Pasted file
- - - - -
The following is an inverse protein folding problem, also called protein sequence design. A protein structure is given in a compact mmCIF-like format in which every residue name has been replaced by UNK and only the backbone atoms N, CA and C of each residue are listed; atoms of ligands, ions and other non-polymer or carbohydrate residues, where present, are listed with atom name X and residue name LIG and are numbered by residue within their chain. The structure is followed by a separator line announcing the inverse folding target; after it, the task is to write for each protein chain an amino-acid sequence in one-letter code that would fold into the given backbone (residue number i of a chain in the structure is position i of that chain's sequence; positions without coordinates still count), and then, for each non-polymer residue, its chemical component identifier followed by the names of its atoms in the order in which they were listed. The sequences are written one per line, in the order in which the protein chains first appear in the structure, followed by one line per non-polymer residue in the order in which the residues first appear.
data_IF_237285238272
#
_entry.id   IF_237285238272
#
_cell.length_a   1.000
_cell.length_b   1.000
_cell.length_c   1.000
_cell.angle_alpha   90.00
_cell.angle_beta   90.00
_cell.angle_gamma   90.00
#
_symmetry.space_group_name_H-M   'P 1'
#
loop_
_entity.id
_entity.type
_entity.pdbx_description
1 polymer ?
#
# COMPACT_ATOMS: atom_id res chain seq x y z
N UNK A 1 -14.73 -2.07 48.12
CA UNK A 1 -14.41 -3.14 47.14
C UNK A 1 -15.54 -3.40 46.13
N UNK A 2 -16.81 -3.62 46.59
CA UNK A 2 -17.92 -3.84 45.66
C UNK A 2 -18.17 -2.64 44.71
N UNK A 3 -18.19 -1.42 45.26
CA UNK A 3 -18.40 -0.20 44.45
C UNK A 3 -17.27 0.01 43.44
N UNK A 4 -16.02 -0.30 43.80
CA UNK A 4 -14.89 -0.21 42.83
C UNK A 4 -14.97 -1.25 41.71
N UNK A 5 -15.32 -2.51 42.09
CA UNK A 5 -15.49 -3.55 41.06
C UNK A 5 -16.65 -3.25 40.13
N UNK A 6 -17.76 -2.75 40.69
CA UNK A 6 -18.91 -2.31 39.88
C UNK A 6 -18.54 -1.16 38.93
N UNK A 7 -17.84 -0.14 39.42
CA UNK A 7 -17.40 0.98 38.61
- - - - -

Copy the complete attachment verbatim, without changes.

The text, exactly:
The following is an inverse protein folding problem, also called protein sequence design. A protein structure is given in a compact mmCIF-like format in which every residue name has been replaced by UNK and only the backbone atoms N, CA and C of each residue are listed; atoms of ligands, ions and other non-polymer or carbohydrate residues, where present, are listed with atom name X and residue name LIG and are numbered by residue within their chain. The structure is followed by a separator line announcing the inverse folding target; after it, the task is to write for each protein chain an amino-acid sequence in one-letter code that would fold into the given backbone (residue number i of a chain in the structure is position i of that chain's sequence; positions without coordinates still count), and then, for each non-polymer residue, its chemical component identifier followed by the names of its atoms in the order in which they were listed. The sequences are written one per line, in the order in which the protein chains first appear in the structure, followed by one line per non-polymer residue in the order in which the residues first appear.
data_IF_237285238272
#
_entry.id   IF_237285238272
#
_cell.length_a   1.000
_cell.length_b   1.000
_cell.length_c   1.000
_cell.angle_alpha   90.00
_cell.angle_beta   90.00
_cell.angle_gamma   90.00
#
_symmetry.space_group_name_H-M   'P 1'
#
loop_
_entity.id
_entity.type
_entity.pdbx_description
1 polymer ?
#
# COMPACT_ATOMS: atom_id res chain seq x y z
N UNK A 1 -14.73 -2.07 48.12
CA UNK A 1 -14.41 -3.14 47.14
C UNK A 1 -15.54 -3.40 46.13
N UNK A 2 -16.81 -3.62 46.59
CA UNK A 2 -17.92 -3.84 45.66
C UNK A 2 -18.17 -2.64 44.71
N UNK A 3 -18.19 -1.42 45.26
CA UNK A 3 -18.40 -0.20 44.45
C UNK A 3 -17.27 0.01 43.44
N UNK A 4 -16.02 -0.30 43.80
CA UNK A 4 -14.89 -0.21 42.83
C UNK A 4 -14.97 -1.25 41.71
N UNK A 5 -15.32 -2.51 42.09
CA UNK A 5 -15.49 -3.55 41.06
C UNK A 5 -16.65 -3.25 40.13
N UNK A 6 -17.76 -2.75 40.69
CA UNK A 6 -18.91 -2.31 39.88
C UNK A 6 -18.54 -1.16 38.93
N UNK A 7 -17.84 -0.14 39.42
CA UNK A 7 -17.40 0.98 38.61